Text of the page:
The Search for Talent Continues

In 1997, McKinsey Co. had coined the term the war for talent as the name of a study conducted by them, which stated that the search for the best and the brightest will become a constant costly battle, a fight with no final victory. India Inc seems to have come back to where it was in terms of hiring two years ago. In the new economy, competition has gone global, capital is abundant, ideas are developed quickly and people are willing to change jobs often. Another high point is the dearth of employable talent. So on one hand, there are more jobs in the market and people are changing jobs more often and on the other hand organizations are facing a shortage of employable talent.

Hence, the war for talent is back with a bang:

Back for Good>

The war for talent is definitely back, and it’s back for good. A lot of multinational companies across sectors that had put their plans of entering India on hold are aggressively panning their foot print across the country. Bullish market sentiment, growing consumerism and a cautious but an optimistic approach of corporate India means that several industries are back to contributing double digit figures to the Indian GDP. Infrastructure for one is a shining example of the thriving industry. Education is another sunrise industry.

As the global economy recovers it is natural that more jobs will be created along with the need to hire the best available talent.

India has recovered must faster than most other countries and is likely to see a heightened need for talent. Industries which are people intensive like retail, manufacturing banking and financial services and IT and ITeS will be amongst the top contenders for acquiring the cream of the talent pool.

Unnatural exuberance in the IT and BPO industries which are people intensive has resulted in heightened demands for people. The war for good talent generally across Asia hadn’t quite left us. Whilst the war was always on it’s the battle that has intensified on several fronts. Speaking specifically about India, the last six eight months main conflagration zones have been healthcare, automobile, retail, energy, (conventional and renewable) private equity microfinance institutions / social entrepreneurship and infrastructure.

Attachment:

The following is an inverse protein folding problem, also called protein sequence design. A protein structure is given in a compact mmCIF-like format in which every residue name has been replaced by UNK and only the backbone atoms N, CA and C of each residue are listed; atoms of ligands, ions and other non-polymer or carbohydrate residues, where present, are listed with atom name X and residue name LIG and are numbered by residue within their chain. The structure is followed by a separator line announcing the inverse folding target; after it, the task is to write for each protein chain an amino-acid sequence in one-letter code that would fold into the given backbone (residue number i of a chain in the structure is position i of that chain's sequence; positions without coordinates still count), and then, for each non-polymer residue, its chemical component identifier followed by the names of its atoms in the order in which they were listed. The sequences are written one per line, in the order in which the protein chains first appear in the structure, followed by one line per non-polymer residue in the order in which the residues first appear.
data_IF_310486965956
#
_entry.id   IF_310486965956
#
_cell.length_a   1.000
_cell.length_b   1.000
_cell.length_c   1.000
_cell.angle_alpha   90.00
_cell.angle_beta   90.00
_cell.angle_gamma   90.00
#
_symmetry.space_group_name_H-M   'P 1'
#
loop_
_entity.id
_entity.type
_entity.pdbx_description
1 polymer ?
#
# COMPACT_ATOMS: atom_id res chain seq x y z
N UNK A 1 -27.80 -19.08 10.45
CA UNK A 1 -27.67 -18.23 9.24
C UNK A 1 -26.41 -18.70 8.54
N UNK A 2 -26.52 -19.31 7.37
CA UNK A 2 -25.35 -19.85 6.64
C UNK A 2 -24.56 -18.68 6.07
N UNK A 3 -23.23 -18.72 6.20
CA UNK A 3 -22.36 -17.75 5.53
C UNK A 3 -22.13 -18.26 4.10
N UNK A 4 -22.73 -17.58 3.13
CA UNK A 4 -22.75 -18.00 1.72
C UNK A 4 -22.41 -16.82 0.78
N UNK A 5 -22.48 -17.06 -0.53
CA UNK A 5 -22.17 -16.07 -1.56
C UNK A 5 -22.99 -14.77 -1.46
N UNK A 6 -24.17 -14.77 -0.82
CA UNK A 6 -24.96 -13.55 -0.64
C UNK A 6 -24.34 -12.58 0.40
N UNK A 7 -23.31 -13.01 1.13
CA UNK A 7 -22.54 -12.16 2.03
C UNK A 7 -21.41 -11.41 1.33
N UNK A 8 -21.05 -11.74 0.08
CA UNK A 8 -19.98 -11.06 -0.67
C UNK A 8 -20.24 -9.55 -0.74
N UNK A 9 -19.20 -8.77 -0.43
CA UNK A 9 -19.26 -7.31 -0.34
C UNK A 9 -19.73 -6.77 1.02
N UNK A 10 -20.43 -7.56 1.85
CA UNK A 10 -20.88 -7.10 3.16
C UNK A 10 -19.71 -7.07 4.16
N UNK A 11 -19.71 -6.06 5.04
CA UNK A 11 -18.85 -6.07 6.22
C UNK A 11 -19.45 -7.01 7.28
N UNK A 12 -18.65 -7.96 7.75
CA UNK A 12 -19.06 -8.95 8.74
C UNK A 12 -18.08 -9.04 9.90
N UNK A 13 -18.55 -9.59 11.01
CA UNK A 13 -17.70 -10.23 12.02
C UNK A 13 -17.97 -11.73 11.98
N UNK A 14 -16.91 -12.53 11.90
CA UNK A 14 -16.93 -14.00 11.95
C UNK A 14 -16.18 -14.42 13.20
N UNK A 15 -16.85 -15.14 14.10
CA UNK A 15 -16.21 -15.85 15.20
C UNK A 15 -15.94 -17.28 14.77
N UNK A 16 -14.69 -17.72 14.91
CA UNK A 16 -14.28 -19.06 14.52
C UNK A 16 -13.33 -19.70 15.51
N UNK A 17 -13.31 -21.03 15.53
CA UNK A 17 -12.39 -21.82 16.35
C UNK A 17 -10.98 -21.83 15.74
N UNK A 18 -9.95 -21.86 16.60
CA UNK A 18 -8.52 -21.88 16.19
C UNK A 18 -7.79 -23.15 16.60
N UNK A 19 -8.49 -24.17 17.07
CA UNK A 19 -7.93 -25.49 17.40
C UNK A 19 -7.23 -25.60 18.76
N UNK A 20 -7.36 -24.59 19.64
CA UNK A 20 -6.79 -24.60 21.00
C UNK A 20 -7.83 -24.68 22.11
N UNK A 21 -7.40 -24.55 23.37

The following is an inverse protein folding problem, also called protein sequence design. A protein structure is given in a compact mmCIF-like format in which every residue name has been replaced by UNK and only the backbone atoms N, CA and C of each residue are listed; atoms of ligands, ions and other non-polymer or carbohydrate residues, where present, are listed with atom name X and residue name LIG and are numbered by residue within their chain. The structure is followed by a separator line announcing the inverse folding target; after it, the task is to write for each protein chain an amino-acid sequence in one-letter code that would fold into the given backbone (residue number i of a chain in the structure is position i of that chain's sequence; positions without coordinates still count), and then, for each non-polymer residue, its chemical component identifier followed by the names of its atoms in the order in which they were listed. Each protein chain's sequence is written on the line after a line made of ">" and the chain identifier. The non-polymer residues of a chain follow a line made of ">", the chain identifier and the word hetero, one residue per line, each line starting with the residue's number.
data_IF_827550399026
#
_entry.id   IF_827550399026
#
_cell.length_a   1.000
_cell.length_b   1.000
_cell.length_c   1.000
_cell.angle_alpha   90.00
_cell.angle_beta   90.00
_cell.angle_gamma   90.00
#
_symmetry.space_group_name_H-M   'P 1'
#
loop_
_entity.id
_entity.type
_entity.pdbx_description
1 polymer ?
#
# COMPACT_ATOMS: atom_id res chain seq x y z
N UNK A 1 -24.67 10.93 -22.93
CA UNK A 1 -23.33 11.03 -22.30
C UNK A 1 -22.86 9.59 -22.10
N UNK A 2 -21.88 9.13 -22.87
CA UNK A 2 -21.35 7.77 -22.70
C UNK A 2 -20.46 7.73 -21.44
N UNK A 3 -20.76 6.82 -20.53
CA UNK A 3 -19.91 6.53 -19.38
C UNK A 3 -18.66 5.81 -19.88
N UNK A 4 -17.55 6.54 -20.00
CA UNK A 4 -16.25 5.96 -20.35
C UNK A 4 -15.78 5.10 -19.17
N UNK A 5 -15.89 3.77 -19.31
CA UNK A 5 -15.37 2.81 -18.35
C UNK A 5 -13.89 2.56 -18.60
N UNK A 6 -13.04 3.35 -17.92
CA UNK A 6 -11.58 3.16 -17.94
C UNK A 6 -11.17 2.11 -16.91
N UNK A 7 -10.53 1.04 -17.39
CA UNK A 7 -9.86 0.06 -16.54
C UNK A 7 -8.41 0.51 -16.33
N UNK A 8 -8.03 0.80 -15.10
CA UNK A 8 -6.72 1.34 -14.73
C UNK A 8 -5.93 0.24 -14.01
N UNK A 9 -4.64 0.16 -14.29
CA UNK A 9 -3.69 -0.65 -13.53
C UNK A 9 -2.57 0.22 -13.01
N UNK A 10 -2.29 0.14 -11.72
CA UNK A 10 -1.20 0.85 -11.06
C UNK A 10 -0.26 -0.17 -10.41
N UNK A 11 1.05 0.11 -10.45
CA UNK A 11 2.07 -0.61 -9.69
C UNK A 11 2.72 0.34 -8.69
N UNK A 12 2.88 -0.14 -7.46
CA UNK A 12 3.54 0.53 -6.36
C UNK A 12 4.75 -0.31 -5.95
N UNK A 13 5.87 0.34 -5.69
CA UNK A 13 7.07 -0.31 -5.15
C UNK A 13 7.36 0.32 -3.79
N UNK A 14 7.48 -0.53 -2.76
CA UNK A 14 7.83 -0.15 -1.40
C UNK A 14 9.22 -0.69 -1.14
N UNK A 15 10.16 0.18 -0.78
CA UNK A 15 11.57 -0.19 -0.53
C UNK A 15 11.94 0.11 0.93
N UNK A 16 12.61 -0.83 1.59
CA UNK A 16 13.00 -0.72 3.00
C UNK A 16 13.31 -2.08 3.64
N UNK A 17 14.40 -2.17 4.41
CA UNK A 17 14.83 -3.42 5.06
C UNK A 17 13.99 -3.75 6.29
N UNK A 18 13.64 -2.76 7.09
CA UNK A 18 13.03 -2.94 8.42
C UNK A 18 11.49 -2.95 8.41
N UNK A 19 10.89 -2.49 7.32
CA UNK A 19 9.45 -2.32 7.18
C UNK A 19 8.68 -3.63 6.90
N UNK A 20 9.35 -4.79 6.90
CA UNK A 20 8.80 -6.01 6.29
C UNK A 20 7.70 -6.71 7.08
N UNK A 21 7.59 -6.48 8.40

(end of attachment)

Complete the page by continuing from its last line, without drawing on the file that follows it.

The war is on and most industries are a part of it already, whether they know it or not. But how prepared are most companies? Organizations with a well defined and comprehensive value proposition that goes beyond simple monetary compensation and includes important elements such as career development, employee engagement mechanisms, rewards and recognition etc will be the ones to acquire and retain the best talent available. Training is the most important ingredient towards creating sustaining and growing successful associates, managers and leaders. In addition, to attract a good talent pool, companies need to adopt and follow industry best practices, keep an energized work environment have a strong culture across the organizations and deploy learning and development programs.

Companies are at different levels and stages of preparedness. Those who have not taken innovative talent acquisition and people management initiatives are experiencing immense pressure w.r.t retaining quality talent. Conversely organizations with proactive and dynamic employee engagement activities are fairing a lot better and in turn have stronger prospects of attracting good talent.

Organizations that understand the need to preempt organizational needs of inducting fresh blood and do opportunistic hiring stand, to gain in the long run. Companies have to incorporate a long term view of assessing future talent requirements and build these into their current hiring plans.

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